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Saprea > Online Prevention Resources > What If My Child Has Already Been Sexually Abused?

What If My Child Has Already Been Sexually Abused?

Suspecting or discovering that your child has been sexually abused raises challenging questions and concerns, not to mention the emotional toll you may feel as you learn about the abuse. At Saprea, we work hard to provide the support, resources, and good information you need to help you and your child find hope and healing.

Responding When Child Sexual Abuse Has Already Occurred

Believing and validating your child when they disclose sexual abuse has a powerful impact on long-term outcomes.1 Many children may feel scared, guilty, or ashamed, so it’s crucial for you to affirm your trust and support.2,3 Avoid casting blame, expressing doubts, or interrogating your child, and reassure them that the abuse was not their fault.

Believing your child and taking supportive action are two of the most important steps you can take in tandem to help them heal from sexual abuse. Some survivors report that their parents believed them, but still ignored the situation or “swept it under the carpet.” This type of response can lead to an abused child feeling invalidated, anger, and prolonged feelings of worthlessness.4

It’s critical to ensure their safety and prevent the abuse from continuing. Intervene by not allowing the perpetrator access to your child, even if that means switching them to a new sports team, accompanying them to activities with their youth group, breaking up with someone you’ve been dating, or discontinuing visits to see extended family members. Your calm reassurances to your child will be important as you establish firm boundaries to keep them safe.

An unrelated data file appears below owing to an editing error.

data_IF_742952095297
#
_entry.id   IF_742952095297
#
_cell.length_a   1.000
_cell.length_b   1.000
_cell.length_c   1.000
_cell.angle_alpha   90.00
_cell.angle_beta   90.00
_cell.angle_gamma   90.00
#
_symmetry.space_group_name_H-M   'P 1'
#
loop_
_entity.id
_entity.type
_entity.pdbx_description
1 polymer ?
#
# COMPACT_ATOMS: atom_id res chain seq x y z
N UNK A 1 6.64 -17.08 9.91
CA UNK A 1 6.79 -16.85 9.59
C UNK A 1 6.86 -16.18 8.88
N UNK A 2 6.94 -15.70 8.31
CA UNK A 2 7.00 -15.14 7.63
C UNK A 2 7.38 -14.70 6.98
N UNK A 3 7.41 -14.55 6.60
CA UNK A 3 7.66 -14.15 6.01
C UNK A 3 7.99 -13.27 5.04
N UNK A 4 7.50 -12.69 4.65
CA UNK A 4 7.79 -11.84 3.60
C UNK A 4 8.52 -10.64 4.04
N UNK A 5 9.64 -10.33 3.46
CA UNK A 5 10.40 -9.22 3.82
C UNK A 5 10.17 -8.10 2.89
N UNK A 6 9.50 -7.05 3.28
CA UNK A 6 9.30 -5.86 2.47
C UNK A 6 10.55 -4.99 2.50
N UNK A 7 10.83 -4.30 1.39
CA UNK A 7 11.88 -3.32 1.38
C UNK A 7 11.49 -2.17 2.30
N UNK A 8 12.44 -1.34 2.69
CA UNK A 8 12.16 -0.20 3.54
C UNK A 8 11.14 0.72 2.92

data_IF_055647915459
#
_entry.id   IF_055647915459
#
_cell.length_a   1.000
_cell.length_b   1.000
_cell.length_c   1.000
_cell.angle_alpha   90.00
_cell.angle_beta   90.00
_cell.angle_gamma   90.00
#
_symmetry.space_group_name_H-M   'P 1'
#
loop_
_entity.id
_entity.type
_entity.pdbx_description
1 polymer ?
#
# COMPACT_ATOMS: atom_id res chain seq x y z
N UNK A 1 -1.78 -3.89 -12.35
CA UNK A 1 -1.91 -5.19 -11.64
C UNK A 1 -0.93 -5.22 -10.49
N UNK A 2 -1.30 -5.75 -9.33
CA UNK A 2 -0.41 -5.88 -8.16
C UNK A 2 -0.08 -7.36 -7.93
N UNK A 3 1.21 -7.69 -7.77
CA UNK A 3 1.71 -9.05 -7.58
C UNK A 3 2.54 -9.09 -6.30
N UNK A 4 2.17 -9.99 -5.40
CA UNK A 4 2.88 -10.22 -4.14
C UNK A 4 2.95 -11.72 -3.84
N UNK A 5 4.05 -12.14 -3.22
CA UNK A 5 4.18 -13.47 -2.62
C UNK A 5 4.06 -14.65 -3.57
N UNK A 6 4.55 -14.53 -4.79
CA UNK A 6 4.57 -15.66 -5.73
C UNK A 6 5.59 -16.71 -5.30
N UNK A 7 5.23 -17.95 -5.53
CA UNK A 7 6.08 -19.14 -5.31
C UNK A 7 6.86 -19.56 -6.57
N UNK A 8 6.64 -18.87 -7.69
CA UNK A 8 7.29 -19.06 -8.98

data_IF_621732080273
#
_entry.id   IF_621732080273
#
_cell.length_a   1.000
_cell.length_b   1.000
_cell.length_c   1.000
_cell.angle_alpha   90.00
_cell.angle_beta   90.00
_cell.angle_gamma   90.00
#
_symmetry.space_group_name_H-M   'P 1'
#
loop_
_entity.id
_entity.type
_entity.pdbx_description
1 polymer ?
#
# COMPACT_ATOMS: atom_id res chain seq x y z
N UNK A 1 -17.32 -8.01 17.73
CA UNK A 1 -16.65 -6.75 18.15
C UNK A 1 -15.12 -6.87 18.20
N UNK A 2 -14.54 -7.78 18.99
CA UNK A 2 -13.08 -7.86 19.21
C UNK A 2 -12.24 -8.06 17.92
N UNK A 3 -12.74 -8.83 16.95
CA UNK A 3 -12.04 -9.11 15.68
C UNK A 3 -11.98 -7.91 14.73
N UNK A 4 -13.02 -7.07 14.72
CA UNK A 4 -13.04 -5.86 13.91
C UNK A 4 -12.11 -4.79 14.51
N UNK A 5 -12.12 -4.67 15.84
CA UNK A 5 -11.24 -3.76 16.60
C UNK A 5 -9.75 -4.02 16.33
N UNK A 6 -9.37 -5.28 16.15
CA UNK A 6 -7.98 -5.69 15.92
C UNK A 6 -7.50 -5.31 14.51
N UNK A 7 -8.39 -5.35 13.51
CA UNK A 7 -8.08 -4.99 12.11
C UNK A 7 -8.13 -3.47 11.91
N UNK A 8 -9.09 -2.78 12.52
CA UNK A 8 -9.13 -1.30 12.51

Keep in mind that disclosure of sexual abuse is often a process that takes time. For the purposes of reporting, it may be necessary for you to get more information about what happened. Allow your child to share at their own pace, using their own words. Asking open-ended, non-leading questions can foster a safe and supportive environment in which your child or teen can share the details they need to.5

Do this:

Open-ended Questions

  • “Can you tell me what happened?”
  • “When did this happen? Can you remember the day or time?”
  • “What was going on before this happened?”
  • “Can you describe what they did?”
  • “Can you describe where they touched you?”
  • “Was there anyone else around when this happened?”
  • “Was there anything said that made you feel uncomfortable or frightened?”
  • “How many times has something like this happened?”
Not this:

Leading Questions

  • “Did they touch you inappropriately?”
  • “Did this happen last week at school?”
  • “Were you doing something that made them think this is something you wanted?”
  • “Where did they hurt you?”
  • “Did they touch your private parts under your clothing?”
  • “Did this happen when you were alone with the person?”
  • “I need to know if that person threatened you to keep quiet.”
  • “Did they do this more than once?”
Note: After your conversations, take note of the relevant details that your child disclosed. While it may be challenging to think about, consider that this documentation may be helpful when reporting the abuse to the appropriate authorities or in possible legal proceedings in the future.

Offer a compassionate and understanding response if they disclose the details of sexual abuse. It’ll be important to remain calm and composed when communicating with your child as this will help their emotional state and their healing process. Your primary role in this situation is to support your child and, in every way possible, avoid assigning blame or questioning their credibility. This is an important time for you to demonstrate to your child that you will be a safe, trusted, caring adult who will help them navigate through the pain and uncertainty they are experiencing. And, it’s also important for you to remind yourself—and your child—that they will be okay. Healing from sexual abuse is possible, and you’ll be their ongoing support throughout the journey.

Regulating Your Emotions as a Parent/Caregiver